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Vet J. 2008 Feb;175(2):194-201. Epub 2007 Apr 26.

Intra-abdominal adhesions in horses: a retrospective evaluation of repeat laparotomy in 99 horses with acute gastrointestinal disease.

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Faculty of Veterinary Science, University of Liverpool, Leahurst, Neston, Wirral CH64 7TE, UK.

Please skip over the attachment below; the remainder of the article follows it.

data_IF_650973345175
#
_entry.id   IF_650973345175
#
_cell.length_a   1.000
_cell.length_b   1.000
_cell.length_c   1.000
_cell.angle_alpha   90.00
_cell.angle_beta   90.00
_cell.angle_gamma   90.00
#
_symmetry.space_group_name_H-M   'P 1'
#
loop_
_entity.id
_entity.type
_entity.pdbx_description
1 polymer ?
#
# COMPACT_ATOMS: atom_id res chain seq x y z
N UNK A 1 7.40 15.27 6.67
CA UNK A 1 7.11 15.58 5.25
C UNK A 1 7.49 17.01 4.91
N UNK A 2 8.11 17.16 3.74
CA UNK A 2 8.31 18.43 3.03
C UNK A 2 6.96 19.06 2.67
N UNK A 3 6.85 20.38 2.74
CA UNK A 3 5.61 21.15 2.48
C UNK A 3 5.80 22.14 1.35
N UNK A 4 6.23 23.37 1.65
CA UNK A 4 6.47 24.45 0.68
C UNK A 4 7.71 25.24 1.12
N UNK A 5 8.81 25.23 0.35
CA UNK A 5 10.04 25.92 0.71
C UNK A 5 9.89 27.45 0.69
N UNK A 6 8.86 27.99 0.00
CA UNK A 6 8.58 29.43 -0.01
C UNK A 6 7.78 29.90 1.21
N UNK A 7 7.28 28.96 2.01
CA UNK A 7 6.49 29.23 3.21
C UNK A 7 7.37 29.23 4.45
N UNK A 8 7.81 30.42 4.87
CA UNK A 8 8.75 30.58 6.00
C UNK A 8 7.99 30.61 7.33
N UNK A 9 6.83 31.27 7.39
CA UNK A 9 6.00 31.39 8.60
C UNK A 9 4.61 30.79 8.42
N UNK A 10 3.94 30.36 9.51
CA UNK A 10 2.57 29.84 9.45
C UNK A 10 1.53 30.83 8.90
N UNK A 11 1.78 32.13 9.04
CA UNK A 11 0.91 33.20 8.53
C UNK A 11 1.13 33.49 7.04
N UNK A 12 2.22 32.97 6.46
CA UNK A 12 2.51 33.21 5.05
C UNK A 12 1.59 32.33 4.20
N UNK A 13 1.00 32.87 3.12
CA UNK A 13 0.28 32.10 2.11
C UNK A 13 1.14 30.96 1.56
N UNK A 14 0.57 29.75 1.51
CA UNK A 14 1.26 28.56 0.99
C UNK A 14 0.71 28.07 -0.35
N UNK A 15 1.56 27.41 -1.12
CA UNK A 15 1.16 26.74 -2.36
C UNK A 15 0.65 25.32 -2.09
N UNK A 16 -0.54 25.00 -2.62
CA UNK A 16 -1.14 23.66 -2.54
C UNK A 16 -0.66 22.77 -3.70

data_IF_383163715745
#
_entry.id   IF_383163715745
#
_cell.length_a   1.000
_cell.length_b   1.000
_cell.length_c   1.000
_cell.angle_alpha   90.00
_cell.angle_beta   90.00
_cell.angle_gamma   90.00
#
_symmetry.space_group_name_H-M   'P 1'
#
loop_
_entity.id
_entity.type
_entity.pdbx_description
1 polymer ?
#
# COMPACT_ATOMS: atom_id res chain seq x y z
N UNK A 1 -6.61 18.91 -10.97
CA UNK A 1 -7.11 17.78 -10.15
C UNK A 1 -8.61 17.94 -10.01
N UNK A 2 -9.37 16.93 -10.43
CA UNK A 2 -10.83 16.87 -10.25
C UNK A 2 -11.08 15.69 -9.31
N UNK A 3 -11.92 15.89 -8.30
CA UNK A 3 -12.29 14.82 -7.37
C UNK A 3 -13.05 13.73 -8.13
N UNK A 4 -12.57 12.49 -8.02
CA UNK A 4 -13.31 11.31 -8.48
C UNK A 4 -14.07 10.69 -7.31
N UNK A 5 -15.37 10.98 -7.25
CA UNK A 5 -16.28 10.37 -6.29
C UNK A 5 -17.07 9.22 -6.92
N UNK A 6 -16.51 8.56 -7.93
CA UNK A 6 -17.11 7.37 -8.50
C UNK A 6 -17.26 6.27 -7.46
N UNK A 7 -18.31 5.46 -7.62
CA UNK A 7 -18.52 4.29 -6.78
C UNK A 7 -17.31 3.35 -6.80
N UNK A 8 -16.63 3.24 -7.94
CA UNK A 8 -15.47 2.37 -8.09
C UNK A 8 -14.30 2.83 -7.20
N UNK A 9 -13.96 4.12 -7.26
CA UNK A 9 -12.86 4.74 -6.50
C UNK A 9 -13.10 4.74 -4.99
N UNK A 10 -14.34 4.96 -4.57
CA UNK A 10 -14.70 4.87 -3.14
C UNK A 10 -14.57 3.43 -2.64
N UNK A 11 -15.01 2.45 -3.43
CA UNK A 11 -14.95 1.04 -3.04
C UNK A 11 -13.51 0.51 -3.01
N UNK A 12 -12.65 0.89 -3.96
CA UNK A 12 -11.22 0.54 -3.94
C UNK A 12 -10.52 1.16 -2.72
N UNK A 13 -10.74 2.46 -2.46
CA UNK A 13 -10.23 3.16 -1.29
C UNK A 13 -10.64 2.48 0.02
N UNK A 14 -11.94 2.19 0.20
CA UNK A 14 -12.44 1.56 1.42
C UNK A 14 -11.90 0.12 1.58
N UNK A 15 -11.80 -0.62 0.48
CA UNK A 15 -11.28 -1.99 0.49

The objectives of this study were (1) to determine the prevalence of pathological abdominal adhesion formation following exploratory laparotomy; (2) to establish the site of adhesion formation and its relationship to the initial lesion; (3) to ascertain whether the development of intra-abdominal adhesions decreases long-term survival and (4) to identify risk factors for adhesion formation. Of 1014 horses treated surgically for acute gastrointestinal disease, 113 (10.1%) were subjected to repeat laparotomy, with surgical records available for 99 of these cases. Pathological adhesions were the most common diagnosis at repeat laparotomy (28%), followed by complications associated with the anastomosis (16%). Adhesions were not associated with the site of the primary lesion, resection, or endotoxaemia, consistent with the hypothesis that surgical trauma is the most important stimulus in adhesion formation. Together these findings strongly support the need for pan-abdominal, rather than site-specific adhesion prevention measures in all horses undergoing exploratory laparotomy.

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